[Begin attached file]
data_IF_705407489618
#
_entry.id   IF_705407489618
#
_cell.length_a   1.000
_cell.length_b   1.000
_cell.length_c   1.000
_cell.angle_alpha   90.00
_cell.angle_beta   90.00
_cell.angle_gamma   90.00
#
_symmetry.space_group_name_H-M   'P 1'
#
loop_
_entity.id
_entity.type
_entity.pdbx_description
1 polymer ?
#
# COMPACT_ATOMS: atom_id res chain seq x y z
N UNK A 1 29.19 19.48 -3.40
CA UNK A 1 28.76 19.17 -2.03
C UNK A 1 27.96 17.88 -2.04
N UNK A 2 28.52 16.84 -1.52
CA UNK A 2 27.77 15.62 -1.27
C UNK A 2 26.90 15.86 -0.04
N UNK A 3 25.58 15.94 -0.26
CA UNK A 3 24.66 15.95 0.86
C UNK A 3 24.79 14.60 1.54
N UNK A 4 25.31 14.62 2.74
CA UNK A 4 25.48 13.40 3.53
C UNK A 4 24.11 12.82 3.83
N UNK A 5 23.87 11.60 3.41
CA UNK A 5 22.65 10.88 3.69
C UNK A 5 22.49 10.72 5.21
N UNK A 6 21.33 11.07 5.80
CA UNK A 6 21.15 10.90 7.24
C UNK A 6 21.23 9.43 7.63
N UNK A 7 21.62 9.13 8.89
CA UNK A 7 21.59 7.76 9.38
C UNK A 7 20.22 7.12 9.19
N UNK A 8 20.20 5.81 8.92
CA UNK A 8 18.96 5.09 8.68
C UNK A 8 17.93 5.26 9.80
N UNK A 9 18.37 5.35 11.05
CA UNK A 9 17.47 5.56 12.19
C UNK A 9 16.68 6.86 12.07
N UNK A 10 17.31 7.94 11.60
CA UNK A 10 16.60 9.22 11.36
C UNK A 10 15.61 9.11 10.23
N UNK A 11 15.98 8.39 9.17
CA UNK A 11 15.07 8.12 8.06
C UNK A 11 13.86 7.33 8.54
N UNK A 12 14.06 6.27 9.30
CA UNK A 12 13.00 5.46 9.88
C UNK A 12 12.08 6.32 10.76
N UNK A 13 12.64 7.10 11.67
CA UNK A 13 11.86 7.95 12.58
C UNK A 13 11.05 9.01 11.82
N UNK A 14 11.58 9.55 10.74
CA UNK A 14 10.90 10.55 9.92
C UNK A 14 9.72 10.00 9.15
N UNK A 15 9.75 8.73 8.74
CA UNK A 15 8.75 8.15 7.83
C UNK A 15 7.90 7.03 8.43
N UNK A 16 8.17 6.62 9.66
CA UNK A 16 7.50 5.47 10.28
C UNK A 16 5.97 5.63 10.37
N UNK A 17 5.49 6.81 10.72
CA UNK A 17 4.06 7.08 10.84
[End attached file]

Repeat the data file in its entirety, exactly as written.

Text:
data_IF_705407489618
#
_entry.id   IF_705407489618
#
_cell.length_a   1.000
_cell.length_b   1.000
_cell.length_c   1.000
_cell.angle_alpha   90.00
_cell.angle_beta   90.00
_cell.angle_gamma   90.00
#
_symmetry.space_group_name_H-M   'P 1'
#
loop_
_entity.id
_entity.type
_entity.pdbx_description
1 polymer ?
#
# COMPACT_ATOMS: atom_id res chain seq x y z
N UNK A 1 29.19 19.48 -3.40
CA UNK A 1 28.76 19.17 -2.03
C UNK A 1 27.96 17.88 -2.04
N UNK A 2 28.52 16.84 -1.52
CA UNK A 2 27.77 15.62 -1.27
C UNK A 2 26.90 15.86 -0.04
N UNK A 3 25.58 15.94 -0.26
CA UNK A 3 24.66 15.95 0.86
C UNK A 3 24.79 14.60 1.54
N UNK A 4 25.31 14.62 2.74
CA UNK A 4 25.48 13.40 3.53
C UNK A 4 24.11 12.82 3.83
N UNK A 5 23.87 11.60 3.41
CA UNK A 5 22.65 10.88 3.69
C UNK A 5 22.49 10.72 5.21
N UNK A 6 21.33 11.07 5.80
CA UNK A 6 21.15 10.90 7.24
C UNK A 6 21.23 9.43 7.63
N UNK A 7 21.62 9.13 8.89
CA UNK A 7 21.59 7.76 9.38
C UNK A 7 20.22 7.12 9.19
N UNK A 8 20.20 5.81 8.92
CA UNK A 8 18.96 5.09 8.68
C UNK A 8 17.93 5.26 9.80
N UNK A 9 18.37 5.35 11.05
CA UNK A 9 17.47 5.56 12.19
C UNK A 9 16.68 6.86 12.07
N UNK A 10 17.31 7.94 11.60
CA UNK A 10 16.60 9.22 11.36
C UNK A 10 15.61 9.11 10.23
N UNK A 11 15.98 8.39 9.17
CA UNK A 11 15.07 8.12 8.06
C UNK A 11 13.86 7.33 8.54
N UNK A 12 14.06 6.27 9.30
CA UNK A 12 13.00 5.46 9.88
C UNK A 12 12.08 6.32 10.76
N UNK A 13 12.64 7.10 11.67
CA UNK A 13 11.86 7.95 12.58
C UNK A 13 11.05 9.01 11.82
N UNK A 14 11.58 9.55 10.74
CA UNK A 14 10.90 10.55 9.92
C UNK A 14 9.72 10.00 9.15
N UNK A 15 9.75 8.73 8.74
CA UNK A 15 8.75 8.15 7.83
C UNK A 15 7.90 7.03 8.43
N UNK A 16 8.17 6.62 9.66
CA UNK A 16 7.50 5.47 10.28
C UNK A 16 5.97 5.63 10.37
N UNK A 17 5.49 6.81 10.72
CA UNK A 17 4.06 7.08 10.84